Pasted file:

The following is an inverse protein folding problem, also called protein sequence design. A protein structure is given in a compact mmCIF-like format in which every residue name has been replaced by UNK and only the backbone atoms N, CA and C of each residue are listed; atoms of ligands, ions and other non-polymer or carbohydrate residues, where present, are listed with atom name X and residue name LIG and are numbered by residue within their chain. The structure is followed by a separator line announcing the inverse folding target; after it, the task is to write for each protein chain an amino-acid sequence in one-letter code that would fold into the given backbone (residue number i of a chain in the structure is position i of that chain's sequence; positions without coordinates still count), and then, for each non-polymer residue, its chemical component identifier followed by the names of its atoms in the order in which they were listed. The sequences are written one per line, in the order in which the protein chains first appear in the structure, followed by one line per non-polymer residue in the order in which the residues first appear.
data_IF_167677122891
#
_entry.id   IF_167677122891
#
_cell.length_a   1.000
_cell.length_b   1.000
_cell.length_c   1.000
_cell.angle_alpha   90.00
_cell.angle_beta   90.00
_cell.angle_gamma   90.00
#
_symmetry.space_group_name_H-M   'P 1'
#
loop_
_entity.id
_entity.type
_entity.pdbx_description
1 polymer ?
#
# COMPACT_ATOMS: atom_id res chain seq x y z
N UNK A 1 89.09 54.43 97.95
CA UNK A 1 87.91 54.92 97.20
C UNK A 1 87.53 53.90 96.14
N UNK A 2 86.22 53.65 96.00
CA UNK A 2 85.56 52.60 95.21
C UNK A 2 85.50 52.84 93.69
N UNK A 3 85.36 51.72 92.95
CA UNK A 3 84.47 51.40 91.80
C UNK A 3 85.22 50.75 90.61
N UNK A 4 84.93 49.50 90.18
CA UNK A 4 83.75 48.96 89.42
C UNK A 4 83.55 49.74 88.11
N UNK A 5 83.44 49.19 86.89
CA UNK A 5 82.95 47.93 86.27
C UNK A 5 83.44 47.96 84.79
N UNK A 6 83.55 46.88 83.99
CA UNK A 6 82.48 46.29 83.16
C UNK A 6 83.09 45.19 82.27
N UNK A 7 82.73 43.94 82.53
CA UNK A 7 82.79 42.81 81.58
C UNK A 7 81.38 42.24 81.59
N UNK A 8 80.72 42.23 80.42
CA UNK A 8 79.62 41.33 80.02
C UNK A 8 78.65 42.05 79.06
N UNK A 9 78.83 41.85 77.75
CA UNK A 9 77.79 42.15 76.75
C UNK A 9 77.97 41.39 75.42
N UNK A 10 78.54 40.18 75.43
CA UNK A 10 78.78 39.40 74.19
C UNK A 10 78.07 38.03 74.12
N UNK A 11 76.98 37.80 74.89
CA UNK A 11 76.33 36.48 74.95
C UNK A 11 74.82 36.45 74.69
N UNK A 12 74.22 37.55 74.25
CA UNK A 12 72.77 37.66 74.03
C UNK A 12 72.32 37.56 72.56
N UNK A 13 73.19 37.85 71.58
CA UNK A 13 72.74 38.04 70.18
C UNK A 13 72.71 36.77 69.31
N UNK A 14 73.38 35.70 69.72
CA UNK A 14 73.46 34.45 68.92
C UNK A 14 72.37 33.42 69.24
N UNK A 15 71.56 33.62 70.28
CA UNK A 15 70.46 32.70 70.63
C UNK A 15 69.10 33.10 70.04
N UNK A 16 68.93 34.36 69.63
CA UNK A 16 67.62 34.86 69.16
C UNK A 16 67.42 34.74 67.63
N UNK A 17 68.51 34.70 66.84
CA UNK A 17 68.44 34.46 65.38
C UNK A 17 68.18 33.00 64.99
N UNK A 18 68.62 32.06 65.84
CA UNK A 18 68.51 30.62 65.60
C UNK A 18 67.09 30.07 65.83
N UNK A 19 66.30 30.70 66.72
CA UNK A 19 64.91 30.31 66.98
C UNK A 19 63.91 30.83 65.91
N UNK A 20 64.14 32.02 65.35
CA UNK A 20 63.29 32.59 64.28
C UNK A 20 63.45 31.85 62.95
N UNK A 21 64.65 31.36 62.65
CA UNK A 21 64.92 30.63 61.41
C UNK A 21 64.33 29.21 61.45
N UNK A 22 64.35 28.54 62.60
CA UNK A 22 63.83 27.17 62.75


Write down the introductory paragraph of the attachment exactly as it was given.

The following is an inverse protein folding problem, also called protein sequence design. A protein structure is given in a compact mmCIF-like format in which every residue name has been replaced by UNK and only the backbone atoms N, CA and C of each residue are listed; atoms of ligands, ions and other non-polymer or carbohydrate residues, where present, are listed with atom name X and residue name LIG and are numbered by residue within their chain. The structure is followed by a separator line announcing the inverse folding target; after it, the task is to write for each protein chain an amino-acid sequence in one-letter code that would fold into the given backbone (residue number i of a chain in the structure is position i of that chain's sequence; positions without coordinates still count), and then, for each non-polymer residue, its chemical component identifier followed by the names of its atoms in the order in which they were listed. The sequences are written one per line, in the order in which the protein chains first appear in the structure, followed by one line per non-polymer residue in the order in which the residues first appear.